Anyway, Burlington is hardly the “apolitical” hamlet Brooks encountered. These days the bookstores front a lot more Noam Chomsky and Al Franken. You can still find flyers for bands–if you’re willing to peel off the ones advertising trips to Cuba. Political bumper stickers are everywhere. “Impeach Bush” is particularly popular, but my favorite was one I saw while driving along the campus of the University of Vermont: “The Road to Hell is Paved with Republicans.” You can also find it for sale at the “Peace & Justice Center & Store” on Church street in the heart of downtown Burlington.

So what changed? Well, some very important things have changed and others have stayed the same.

When Brooks visited Burlington, Bill Clinton was at the height of his popularity, just a couple of months before the Monica Lewinsky scandal broke. The ’90s economy was booming and for whatever reason liberals believed that, unlike the 1980s, Wall Street-generated “excess and greed” under a Democratic president were hunky-dory. If terrorists attacked, Leftists tended to blame America for forcing the delicate hands of peace-loving al Qaeda. And while most Leftists didn’t like it when we responded with force, at least President Clinton did so “proportionately” (refusing to highlight our military advantages too much, which might harm the self-esteem of backward countries and the leftists who infantilize them).

Now George W. Bush is president. And as numerous folks have noted, the Left hates George W. Bush. (See Jonathan Chait’s and Ramesh Ponnuru’s debate, for example.) President Bush doesn’t mind demonstrating that when it comes to things military the third world isn’t ready for adult swim. He cuts taxes. He talks funny–and not Garrison Keilor funny or Al Franken funny either. He mentions God in a non-kitschy way without using quotation marks or a lowercase “q.” You get it. The fact is upscale and downscale liberals alike loathe the man.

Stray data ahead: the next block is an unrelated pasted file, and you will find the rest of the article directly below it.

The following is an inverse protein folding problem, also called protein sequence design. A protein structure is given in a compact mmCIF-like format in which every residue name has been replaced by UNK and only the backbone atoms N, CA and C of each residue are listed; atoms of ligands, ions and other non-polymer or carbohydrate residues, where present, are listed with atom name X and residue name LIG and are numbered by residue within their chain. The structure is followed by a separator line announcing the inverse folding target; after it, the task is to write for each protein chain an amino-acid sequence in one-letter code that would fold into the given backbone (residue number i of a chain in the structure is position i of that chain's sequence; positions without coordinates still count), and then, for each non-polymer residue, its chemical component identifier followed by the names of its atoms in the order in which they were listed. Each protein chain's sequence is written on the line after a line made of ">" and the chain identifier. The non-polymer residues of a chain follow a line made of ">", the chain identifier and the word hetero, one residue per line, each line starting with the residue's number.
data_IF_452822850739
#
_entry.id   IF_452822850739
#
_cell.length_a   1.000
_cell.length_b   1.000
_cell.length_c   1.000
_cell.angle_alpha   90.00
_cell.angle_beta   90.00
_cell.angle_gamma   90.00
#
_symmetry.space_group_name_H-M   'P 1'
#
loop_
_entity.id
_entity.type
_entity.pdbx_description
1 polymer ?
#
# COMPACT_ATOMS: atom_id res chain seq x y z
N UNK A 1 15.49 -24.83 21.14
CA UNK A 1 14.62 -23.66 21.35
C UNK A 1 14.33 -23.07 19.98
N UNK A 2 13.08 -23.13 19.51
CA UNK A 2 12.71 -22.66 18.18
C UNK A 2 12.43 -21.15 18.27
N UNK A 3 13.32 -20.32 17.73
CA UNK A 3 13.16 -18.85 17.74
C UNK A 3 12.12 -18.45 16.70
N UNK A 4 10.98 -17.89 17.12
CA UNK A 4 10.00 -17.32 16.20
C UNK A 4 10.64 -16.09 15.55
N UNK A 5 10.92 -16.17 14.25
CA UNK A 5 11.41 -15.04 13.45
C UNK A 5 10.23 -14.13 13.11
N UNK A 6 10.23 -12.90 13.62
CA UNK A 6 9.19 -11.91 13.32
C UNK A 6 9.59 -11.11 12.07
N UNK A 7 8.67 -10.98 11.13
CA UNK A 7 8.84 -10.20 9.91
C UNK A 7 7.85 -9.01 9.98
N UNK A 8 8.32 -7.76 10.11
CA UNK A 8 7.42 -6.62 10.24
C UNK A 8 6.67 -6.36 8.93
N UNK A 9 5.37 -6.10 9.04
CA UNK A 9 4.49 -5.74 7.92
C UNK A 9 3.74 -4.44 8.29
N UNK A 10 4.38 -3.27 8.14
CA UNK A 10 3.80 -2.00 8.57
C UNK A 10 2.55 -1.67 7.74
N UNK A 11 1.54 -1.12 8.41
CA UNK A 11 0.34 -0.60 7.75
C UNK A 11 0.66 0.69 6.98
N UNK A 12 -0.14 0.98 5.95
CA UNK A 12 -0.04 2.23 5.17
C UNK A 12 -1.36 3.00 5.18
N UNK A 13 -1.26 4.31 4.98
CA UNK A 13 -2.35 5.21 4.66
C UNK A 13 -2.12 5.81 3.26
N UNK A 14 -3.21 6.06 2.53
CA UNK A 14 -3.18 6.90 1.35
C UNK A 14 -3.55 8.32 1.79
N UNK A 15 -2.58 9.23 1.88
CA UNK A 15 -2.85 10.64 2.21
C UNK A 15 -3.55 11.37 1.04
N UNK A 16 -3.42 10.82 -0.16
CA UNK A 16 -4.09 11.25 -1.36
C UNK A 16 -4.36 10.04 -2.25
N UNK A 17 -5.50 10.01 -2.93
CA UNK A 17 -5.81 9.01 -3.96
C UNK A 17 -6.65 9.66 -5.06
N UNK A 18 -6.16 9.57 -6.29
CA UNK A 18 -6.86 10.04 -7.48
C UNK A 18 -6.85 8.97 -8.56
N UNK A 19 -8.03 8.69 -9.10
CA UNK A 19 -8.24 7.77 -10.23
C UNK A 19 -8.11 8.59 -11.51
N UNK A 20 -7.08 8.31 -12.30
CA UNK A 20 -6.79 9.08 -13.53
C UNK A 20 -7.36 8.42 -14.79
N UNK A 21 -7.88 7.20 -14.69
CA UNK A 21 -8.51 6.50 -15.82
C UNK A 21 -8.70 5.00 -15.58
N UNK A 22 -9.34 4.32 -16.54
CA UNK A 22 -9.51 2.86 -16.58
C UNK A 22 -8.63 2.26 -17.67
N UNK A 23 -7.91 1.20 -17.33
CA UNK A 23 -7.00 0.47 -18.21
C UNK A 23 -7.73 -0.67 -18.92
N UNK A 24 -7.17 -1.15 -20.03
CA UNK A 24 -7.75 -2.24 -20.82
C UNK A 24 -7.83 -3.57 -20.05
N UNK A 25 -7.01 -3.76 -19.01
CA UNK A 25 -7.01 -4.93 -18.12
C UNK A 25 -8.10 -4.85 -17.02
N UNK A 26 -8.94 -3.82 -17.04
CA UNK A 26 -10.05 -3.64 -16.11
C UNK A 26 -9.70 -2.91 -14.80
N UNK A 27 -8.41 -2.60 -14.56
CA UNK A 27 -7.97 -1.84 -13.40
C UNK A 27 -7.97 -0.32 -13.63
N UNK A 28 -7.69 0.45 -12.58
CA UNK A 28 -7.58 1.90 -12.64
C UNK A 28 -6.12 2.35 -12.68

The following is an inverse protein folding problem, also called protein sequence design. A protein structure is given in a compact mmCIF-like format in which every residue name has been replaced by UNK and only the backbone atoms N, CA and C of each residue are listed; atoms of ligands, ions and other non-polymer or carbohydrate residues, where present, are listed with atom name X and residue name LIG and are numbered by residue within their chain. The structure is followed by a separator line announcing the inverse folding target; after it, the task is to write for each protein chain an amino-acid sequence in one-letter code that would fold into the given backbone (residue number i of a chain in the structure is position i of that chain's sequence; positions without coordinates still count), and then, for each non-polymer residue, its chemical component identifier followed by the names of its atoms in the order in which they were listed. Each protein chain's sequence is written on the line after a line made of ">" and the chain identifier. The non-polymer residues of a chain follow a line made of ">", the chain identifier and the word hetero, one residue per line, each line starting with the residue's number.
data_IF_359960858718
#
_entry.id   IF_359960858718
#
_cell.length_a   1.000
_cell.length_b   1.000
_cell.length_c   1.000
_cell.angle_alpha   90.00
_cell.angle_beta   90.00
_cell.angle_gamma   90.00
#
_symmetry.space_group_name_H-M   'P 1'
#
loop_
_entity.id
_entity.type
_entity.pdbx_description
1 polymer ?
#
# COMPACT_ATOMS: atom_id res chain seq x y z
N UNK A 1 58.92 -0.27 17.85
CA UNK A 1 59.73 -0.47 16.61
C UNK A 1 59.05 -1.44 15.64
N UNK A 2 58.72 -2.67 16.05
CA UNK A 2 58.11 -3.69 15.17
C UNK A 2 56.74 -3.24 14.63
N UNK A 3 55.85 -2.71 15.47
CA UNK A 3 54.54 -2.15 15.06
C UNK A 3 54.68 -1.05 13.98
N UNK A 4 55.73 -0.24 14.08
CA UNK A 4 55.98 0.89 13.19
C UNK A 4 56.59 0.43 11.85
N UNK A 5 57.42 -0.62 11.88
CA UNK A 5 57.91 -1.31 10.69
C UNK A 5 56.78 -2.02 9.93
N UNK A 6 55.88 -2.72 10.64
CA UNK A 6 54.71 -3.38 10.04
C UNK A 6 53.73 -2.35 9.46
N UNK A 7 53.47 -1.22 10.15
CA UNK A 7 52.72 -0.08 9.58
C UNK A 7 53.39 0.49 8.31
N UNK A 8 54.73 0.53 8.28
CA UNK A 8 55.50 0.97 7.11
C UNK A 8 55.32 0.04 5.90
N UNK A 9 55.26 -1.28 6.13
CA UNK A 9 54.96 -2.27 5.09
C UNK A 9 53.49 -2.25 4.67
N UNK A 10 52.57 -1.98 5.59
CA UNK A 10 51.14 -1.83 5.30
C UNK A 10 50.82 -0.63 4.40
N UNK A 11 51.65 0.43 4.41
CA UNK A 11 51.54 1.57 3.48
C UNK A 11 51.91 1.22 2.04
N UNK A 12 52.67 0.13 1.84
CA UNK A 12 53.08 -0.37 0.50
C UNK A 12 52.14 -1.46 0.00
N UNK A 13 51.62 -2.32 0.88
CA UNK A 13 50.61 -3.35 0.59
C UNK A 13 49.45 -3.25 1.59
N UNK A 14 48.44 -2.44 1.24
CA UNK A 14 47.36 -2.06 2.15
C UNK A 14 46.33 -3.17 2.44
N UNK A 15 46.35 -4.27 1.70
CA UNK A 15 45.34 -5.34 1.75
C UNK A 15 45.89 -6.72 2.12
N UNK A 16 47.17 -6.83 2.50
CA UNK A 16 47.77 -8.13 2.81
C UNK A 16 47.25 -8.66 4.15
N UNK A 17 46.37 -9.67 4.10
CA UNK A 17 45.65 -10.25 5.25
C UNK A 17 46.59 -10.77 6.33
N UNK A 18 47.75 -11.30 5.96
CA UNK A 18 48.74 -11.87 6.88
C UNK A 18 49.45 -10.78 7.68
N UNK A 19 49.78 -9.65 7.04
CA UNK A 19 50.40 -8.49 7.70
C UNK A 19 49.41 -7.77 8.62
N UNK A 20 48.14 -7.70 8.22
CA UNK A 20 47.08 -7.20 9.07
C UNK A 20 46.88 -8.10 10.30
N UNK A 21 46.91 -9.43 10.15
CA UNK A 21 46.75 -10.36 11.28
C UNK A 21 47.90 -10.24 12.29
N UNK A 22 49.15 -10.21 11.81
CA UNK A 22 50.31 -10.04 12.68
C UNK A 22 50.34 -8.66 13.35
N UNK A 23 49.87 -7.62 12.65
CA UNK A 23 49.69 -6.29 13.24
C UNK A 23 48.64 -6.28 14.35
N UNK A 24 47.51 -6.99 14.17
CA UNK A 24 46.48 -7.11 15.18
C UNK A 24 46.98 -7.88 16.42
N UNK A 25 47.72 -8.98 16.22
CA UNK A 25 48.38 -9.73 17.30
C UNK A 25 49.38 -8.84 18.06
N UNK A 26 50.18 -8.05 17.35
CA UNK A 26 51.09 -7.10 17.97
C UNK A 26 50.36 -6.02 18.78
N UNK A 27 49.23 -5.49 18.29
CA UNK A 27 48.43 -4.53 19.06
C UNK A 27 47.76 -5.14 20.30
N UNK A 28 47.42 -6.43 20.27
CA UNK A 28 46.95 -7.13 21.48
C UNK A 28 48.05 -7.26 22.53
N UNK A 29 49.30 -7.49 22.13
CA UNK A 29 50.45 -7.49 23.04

And, like the savages who riot when you leave the toilet seat up, they have no problem making that known. I flatly refuse to believe that if Brooks visited Burlington today–or any other Latte Town–he would still think the locals are “apolitical.”

So that’s what has changed. What’s stayed the same are the residents of Burlington and liberals and leftists in general. When Brooks wrote about a “fundamental transformation in the American Left, the shift from the adversary culture to the alternative culture” he was half right. Yes, it’s true that the Left has been working for a very long time at creating an entirely alternate culture from the traditional one. By concentrating less on class and more on manufactured notions of one-world ethnicity–think of all that organic food, world music, and multicultural mumbojumbo–the Left is hoping to supplant traditional culture entirely. It will look much like the old culture. The buildings and language will remain intact, but the motives and priorities will have shifted. Think of the pod people from Invasion of the Body Snatchers at a civilizational level. The new multicultural entity feeds off of traditional culture aping its language and its form even as it sucks the life energy from its withering body. The final product looks just like the host body, but the similarities are only superficial. I’ve written about this project before myself.

But where Brooks is flatly wrong is this notion that the new “progressive” entity is, or ever was, “apolitical.” To believe that such people could suddenly lose interest in national or international politics would be to rewrite everything we ever knew about the psychology and ideology of the left. That Brooks mistook the natives of Burlington for apolitical professionals more interested in making their toilet flushes so weak they couldn’t sweep away a Tic-Tac than protesting a war is understandable. The Body Snatchers had already laid claim to Burlington. Since they knew Bill Clinton was one of them, they believed the plan was moving ahead as scheduled. But with the election of George Bush, the natives have reacted with a natural threat-response. They are furious and unwilling to tolerate the notion that their plans are being foiled. I suspect that Brooks’s mistake has something to do with one of his greatest strengths: his urbane niceness. I still admire David Brooks a great deal, I just wish he’d left the town screaming, “They’re here already! You’re next! You’re next, You’re next!” like Dr. Miles J. Binnell (played by Kevin McCarthy) at the end of the original Invasion of the Body Snatchers.

Announcements:

1. My Vermont piece will be the cover of the next issue of NRODT. If you subscribe to NR Digital you’d have it Friday.

2. I don’t announce when I’m on TV much anymore, but this seems worthwhile. I’m going to be on The Daily Show on Comedy Central tonight, 11 P.M. EST.

3. Yes, yes I know I’ve been lax in filing this column lately. I’m sorry, but events larger than me–i.e. really big events–have conspired against me. My apologies.

Members of the National Review editorial and operational teams are included under the umbrella “NR Staff.”